TABLE 4______________________________________Experiment    Deinking Degree of No. of Resicual Ink                                  b -No.      Agent No.             Brightness                       Particles (<4 μm)                                  Value______________________________________1        No. 2    57.5      187        7.62        No. 4    57.7      183        7.73        No. 7    57.3      201        7.34        No. 9    57.0      214        7.05        No. 10   57.1      209        7.16        No. 14   51.9      921        3.67        No. 15   52.6      843        4.28        No. 17   53.2      774        4.49        No. 18   53.4      753        4.510       No. 19   52.2      887        3.8______________________________________ Experiment Nos. 1 to 5: Present Invention; Experiment Nos. 6 to 10: Comparative Examples
EXAMPLE 3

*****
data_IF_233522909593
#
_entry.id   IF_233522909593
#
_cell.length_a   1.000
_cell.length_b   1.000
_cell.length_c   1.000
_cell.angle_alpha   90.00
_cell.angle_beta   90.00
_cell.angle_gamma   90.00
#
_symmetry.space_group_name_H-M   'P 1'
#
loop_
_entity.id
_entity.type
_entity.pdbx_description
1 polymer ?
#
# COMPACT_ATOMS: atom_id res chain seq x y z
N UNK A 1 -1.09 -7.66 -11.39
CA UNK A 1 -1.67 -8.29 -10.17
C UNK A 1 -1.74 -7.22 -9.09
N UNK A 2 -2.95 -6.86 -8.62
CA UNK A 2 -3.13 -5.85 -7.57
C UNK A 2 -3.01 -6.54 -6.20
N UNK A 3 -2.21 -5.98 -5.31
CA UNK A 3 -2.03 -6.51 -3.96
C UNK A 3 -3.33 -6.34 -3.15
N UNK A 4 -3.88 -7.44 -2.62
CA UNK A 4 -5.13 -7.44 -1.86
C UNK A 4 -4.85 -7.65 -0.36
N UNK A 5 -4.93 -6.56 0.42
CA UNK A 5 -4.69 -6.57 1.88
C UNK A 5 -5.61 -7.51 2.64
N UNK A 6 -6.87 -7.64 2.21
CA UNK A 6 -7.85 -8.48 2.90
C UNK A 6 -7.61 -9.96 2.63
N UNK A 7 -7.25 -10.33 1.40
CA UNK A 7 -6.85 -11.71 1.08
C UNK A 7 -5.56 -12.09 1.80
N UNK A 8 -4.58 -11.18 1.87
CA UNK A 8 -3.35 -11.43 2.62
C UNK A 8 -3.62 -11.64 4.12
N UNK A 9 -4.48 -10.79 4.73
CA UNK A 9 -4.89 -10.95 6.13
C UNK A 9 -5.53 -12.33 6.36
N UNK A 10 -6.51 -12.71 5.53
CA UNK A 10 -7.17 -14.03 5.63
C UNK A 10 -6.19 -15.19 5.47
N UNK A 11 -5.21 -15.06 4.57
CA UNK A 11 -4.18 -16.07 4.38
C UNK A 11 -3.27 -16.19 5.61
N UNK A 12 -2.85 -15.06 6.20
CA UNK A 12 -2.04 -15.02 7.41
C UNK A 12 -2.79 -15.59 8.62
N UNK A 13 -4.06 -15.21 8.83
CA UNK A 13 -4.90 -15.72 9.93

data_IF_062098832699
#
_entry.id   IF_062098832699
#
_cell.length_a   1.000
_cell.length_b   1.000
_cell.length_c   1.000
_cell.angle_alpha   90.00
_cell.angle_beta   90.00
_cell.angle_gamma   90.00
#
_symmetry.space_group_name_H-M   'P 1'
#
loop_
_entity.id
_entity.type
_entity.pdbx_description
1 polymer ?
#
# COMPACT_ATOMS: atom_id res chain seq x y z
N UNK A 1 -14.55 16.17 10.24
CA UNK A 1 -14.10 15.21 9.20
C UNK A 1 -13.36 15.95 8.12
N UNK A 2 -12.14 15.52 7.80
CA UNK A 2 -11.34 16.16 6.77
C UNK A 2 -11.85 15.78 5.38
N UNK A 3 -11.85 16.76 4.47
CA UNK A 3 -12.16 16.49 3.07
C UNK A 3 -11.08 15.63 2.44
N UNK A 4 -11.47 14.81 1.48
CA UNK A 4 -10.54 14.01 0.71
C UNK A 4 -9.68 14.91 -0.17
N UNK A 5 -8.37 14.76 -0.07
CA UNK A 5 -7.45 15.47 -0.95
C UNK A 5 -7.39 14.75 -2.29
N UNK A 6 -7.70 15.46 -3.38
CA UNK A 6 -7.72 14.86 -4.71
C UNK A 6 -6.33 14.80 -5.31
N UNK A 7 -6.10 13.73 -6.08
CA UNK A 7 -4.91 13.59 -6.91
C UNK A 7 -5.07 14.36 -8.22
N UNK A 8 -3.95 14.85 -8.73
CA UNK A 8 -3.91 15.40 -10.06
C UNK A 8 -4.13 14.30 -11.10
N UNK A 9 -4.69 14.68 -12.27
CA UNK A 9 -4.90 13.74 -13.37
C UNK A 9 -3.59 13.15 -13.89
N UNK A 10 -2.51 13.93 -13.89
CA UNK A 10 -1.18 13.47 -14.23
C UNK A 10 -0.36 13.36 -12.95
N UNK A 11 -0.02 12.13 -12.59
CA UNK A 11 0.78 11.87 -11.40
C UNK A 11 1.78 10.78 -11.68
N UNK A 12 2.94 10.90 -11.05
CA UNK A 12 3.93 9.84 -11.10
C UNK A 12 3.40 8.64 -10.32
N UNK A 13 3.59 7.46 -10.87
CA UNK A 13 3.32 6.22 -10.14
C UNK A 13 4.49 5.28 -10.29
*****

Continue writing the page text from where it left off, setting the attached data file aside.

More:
Printed waste paper as a starting material (weight ratio:offset-printed waste paper/letterpress-printed waste paper/leaflet=4/3/3) was cut into pieces having a size of 33 cm, charged into a pulper. There were added, on the basis of the weight of the waste paper, 1.0% of sodium hydroxide, 3.5% of sodium silicate (No. 3), 1.0% (effective component) of hydrogen peroxide and 0.35% of the deinking agent listed in Tables 5 and 6 in a ratio of addition detailed in Table 7 to the pulper, followed by addition of warmed water in an amount sufficient to adjust the pulp consistency to 5% and defibering at 35 C. for 7 minutes. The resulting pulp slurry was soaked at 65 C. for 60 minutes, added warmed water in an amount sufficient to adjust the pulp consistency of the slurry to 1%, followed by flotation at 30 C. for 7 minutes. After the flotation, the pulp slurry was concentrated to 10% and then diluted to 1% with water, followed by preparation of a pulp sheet from the pulp slurry using a TAPPI sheet machine. In this respect, the pH value during the defibering was found to be 10.2 while that during the soaking was found to be 10.0. The brightness of the resulting pulp sheet was determined by a color measurement color difference meter and the amount of the residual ink was evaluated in terms of the degree of area on the pulp sheet carrying the residual ink which was determined by an image analyzer. The results thus obtained are summarized in the following Table 7. In Table 7, "Workability During Flotation (Foam)" was evaluated on the basis of the following evaluation criteria: